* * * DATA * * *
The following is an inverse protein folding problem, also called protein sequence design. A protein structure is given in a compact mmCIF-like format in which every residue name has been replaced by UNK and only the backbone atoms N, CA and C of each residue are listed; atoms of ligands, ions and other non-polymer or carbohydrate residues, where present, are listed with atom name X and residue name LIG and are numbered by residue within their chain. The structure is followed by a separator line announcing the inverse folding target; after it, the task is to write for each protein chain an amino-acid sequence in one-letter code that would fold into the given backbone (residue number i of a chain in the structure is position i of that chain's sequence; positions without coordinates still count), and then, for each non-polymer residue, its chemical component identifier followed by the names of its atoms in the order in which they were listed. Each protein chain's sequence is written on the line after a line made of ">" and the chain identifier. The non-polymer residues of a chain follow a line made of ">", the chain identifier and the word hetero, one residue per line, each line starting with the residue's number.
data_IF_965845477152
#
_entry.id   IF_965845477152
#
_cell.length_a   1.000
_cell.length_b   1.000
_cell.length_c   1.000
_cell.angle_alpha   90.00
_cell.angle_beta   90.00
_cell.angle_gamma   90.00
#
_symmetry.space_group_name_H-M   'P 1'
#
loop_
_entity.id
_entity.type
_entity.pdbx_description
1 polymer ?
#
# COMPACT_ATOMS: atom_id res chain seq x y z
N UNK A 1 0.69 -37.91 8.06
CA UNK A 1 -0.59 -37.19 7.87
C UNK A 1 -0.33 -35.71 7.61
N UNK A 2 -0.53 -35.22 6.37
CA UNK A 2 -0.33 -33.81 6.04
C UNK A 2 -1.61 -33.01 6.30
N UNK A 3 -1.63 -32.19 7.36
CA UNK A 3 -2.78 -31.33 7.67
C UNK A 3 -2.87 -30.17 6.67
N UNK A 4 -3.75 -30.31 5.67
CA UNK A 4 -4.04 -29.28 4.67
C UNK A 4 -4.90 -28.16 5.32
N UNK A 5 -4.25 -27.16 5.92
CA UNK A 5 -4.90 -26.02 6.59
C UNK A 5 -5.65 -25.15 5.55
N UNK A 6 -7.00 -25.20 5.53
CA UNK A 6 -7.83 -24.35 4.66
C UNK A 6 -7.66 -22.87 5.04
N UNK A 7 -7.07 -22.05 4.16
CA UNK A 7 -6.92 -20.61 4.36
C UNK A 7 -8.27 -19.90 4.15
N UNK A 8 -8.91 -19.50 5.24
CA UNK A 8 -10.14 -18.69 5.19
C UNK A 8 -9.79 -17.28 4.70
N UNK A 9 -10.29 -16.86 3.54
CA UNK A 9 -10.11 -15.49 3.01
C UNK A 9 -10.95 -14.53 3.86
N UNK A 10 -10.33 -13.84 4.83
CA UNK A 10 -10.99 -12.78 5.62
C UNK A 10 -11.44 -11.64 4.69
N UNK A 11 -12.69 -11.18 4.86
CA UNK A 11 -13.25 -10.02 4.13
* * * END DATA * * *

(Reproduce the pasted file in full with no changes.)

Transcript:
The following is an inverse protein folding problem, also called protein sequence design. A protein structure is given in a compact mmCIF-like format in which every residue name has been replaced by UNK and only the backbone atoms N, CA and C of each residue are listed; atoms of ligands, ions and other non-polymer or carbohydrate residues, where present, are listed with atom name X and residue name LIG and are numbered by residue within their chain. The structure is followed by a separator line announcing the inverse folding target; after it, the task is to write for each protein chain an amino-acid sequence in one-letter code that would fold into the given backbone (residue number i of a chain in the structure is position i of that chain's sequence; positions without coordinates still count), and then, for each non-polymer residue, its chemical component identifier followed by the names of its atoms in the order in which they were listed. Each protein chain's sequence is written on the line after a line made of ">" and the chain identifier. The non-polymer residues of a chain follow a line made of ">", the chain identifier and the word hetero, one residue per line, each line starting with the residue's number.
data_IF_965845477152
#
_entry.id   IF_965845477152
#
_cell.length_a   1.000
_cell.length_b   1.000
_cell.length_c   1.000
_cell.angle_alpha   90.00
_cell.angle_beta   90.00
_cell.angle_gamma   90.00
#
_symmetry.space_group_name_H-M   'P 1'
#
loop_
_entity.id
_entity.type
_entity.pdbx_description
1 polymer ?
#
# COMPACT_ATOMS: atom_id res chain seq x y z
N UNK A 1 0.69 -37.91 8.06
CA UNK A 1 -0.59 -37.19 7.87
C UNK A 1 -0.33 -35.71 7.61
N UNK A 2 -0.53 -35.22 6.37
CA UNK A 2 -0.33 -33.81 6.04
C UNK A 2 -1.61 -33.01 6.30
N UNK A 3 -1.63 -32.19 7.36
CA UNK A 3 -2.78 -31.33 7.67
C UNK A 3 -2.87 -30.17 6.67
N UNK A 4 -3.75 -30.31 5.67
CA UNK A 4 -4.04 -29.28 4.67
C UNK A 4 -4.90 -28.16 5.32
N UNK A 5 -4.25 -27.16 5.92
CA UNK A 5 -4.90 -26.02 6.59
C UNK A 5 -5.65 -25.15 5.55
N UNK A 6 -7.00 -25.20 5.53
CA UNK A 6 -7.83 -24.35 4.66
C UNK A 6 -7.66 -22.87 5.04
N UNK A 7 -7.07 -22.05 4.16
CA UNK A 7 -6.92 -20.61 4.36
C UNK A 7 -8.27 -19.90 4.15
N UNK A 8 -8.91 -19.50 5.24
CA UNK A 8 -10.14 -18.69 5.19
C UNK A 8 -9.79 -17.28 4.70
N UNK A 9 -10.29 -16.86 3.54
CA UNK A 9 -10.11 -15.49 3.01
C UNK A 9 -10.95 -14.53 3.86
N UNK A 10 -10.33 -13.84 4.83
CA UNK A 10 -10.99 -12.78 5.62
C UNK A 10 -11.44 -11.64 4.69
N UNK A 11 -12.69 -11.18 4.86
CA UNK A 11 -13.25 -10.02 4.13